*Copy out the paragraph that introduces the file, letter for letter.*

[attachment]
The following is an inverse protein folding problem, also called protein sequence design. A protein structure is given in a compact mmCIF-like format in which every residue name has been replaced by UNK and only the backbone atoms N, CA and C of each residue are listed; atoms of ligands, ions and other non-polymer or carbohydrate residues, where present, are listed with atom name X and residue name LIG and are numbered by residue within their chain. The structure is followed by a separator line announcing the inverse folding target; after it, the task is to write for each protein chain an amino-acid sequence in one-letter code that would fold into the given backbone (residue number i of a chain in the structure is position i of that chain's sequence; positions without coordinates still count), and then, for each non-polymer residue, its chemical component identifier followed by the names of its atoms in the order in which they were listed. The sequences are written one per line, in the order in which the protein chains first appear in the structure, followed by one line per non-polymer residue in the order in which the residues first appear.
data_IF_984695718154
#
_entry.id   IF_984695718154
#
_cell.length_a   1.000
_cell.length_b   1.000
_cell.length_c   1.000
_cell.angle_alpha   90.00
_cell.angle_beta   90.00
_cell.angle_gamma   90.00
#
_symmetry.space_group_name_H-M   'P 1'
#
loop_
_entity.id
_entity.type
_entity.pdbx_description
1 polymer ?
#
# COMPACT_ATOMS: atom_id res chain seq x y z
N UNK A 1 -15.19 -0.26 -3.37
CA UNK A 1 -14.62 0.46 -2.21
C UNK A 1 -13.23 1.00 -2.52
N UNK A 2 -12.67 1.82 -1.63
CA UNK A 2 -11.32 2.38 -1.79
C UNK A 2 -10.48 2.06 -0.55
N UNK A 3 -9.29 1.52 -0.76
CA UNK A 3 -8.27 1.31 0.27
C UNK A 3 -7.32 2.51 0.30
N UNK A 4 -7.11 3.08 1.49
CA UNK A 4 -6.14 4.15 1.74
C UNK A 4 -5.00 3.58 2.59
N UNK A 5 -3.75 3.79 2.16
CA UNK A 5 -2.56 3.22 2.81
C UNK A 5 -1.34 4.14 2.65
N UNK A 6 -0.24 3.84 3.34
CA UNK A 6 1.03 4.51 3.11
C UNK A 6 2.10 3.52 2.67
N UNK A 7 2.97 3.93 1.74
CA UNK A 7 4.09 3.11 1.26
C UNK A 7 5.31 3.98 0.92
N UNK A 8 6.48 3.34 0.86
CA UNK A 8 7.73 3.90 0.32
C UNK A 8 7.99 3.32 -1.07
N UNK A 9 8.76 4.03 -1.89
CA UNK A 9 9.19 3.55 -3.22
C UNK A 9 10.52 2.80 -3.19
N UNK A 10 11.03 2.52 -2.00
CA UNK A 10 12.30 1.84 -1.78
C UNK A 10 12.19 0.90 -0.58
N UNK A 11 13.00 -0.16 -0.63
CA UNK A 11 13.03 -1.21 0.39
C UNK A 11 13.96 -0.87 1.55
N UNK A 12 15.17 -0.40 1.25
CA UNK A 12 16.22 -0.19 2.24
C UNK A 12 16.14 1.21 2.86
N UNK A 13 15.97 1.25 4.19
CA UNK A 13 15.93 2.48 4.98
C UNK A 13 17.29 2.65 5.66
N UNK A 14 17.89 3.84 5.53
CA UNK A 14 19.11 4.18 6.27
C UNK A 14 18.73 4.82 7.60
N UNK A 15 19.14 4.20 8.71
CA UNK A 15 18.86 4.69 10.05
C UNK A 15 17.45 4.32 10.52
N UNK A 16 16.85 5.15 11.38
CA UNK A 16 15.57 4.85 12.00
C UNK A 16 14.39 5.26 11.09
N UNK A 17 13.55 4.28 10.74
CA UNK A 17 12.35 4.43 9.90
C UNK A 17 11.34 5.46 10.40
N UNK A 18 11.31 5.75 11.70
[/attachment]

The following is an inverse protein folding problem, also called protein sequence design. A protein structure is given in a compact mmCIF-like format in which every residue name has been replaced by UNK and only the backbone atoms N, CA and C of each residue are listed; atoms of ligands, ions and other non-polymer or carbohydrate residues, where present, are listed with atom name X and residue name LIG and are numbered by residue within their chain. The structure is followed by a separator line announcing the inverse folding target; after it, the task is to write for each protein chain an amino-acid sequence in one-letter code that would fold into the given backbone (residue number i of a chain in the structure is position i of that chain's sequence; positions without coordinates still count), and then, for each non-polymer residue, its chemical component identifier followed by the names of its atoms in the order in which they were listed. The sequences are written one per line, in the order in which the protein chains first appear in the structure, followed by one line per non-polymer residue in the order in which the residues first appear.